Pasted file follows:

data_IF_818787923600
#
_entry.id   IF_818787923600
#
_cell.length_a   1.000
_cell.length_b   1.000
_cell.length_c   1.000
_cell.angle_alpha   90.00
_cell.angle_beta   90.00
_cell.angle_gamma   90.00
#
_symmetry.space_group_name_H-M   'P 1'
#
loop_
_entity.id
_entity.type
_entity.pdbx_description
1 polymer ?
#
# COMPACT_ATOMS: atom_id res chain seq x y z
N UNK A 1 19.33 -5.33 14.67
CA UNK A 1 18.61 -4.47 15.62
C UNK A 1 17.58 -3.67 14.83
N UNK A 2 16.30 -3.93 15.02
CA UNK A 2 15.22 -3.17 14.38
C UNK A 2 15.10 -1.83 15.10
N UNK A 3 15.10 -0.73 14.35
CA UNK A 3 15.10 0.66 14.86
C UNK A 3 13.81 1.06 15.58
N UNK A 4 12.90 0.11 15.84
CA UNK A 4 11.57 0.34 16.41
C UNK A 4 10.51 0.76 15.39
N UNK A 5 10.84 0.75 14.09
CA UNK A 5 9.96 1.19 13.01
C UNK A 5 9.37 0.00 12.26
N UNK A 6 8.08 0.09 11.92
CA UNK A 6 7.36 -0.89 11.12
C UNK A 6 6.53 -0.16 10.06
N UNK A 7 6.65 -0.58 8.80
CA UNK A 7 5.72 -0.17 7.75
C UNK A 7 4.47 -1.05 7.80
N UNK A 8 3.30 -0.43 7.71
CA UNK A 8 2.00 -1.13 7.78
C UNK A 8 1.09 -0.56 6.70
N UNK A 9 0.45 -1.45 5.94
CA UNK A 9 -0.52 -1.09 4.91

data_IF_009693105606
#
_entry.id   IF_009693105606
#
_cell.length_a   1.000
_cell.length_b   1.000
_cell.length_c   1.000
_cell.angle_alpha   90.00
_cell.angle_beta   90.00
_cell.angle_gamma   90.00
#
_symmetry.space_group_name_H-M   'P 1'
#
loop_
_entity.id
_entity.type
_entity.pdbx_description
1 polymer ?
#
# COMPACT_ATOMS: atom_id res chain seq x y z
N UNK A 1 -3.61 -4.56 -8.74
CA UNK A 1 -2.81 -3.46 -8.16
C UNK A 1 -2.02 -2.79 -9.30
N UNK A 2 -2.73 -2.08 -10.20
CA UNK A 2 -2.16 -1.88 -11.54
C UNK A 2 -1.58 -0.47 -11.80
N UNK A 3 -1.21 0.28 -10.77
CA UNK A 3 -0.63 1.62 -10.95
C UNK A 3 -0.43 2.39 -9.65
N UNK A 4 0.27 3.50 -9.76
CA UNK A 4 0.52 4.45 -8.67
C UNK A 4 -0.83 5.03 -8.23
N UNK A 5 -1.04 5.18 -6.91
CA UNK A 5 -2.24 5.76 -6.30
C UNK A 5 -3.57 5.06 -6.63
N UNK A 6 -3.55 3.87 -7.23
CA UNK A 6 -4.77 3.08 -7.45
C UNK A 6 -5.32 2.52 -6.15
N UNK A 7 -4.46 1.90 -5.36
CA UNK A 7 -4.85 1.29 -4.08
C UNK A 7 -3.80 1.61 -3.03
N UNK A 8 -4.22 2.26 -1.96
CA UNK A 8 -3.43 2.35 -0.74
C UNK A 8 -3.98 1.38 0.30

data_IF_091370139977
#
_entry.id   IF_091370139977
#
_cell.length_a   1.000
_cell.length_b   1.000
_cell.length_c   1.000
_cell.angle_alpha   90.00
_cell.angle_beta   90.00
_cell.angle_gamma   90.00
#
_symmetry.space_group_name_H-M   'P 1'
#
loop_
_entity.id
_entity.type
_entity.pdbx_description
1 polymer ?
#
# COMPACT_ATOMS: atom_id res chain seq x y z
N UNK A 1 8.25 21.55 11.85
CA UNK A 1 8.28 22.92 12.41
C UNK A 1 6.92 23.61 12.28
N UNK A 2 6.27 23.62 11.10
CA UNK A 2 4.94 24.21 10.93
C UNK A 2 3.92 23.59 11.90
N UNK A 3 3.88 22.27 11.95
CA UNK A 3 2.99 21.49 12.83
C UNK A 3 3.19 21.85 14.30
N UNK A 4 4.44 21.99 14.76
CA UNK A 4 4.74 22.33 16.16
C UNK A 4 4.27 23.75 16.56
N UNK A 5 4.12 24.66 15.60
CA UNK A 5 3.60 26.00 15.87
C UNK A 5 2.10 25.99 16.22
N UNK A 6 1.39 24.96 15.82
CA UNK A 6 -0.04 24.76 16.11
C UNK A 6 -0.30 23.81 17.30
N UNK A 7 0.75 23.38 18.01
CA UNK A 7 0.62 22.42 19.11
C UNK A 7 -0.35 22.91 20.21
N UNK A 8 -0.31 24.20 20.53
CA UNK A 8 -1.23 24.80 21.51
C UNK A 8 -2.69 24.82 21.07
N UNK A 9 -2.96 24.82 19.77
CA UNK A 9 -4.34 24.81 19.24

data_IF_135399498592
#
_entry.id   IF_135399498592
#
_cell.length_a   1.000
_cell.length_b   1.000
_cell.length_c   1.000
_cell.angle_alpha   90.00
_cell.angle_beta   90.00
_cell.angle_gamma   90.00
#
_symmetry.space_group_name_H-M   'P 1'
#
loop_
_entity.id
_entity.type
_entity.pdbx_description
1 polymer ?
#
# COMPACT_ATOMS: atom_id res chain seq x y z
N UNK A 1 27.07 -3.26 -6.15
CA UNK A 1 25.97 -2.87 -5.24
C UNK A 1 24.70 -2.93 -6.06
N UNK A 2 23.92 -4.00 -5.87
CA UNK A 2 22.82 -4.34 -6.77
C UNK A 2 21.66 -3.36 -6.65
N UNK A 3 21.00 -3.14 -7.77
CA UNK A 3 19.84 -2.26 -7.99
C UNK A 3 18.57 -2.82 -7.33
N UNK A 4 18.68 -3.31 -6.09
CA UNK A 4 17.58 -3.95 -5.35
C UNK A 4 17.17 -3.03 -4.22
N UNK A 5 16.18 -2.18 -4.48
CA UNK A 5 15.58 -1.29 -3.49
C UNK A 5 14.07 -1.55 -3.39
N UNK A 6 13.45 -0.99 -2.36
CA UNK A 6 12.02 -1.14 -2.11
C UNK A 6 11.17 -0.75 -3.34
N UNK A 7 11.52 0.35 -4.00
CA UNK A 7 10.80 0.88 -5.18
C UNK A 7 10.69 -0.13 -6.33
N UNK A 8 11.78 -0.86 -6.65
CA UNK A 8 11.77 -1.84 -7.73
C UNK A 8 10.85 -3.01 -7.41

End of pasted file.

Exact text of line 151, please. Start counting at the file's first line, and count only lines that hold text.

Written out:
_entity.id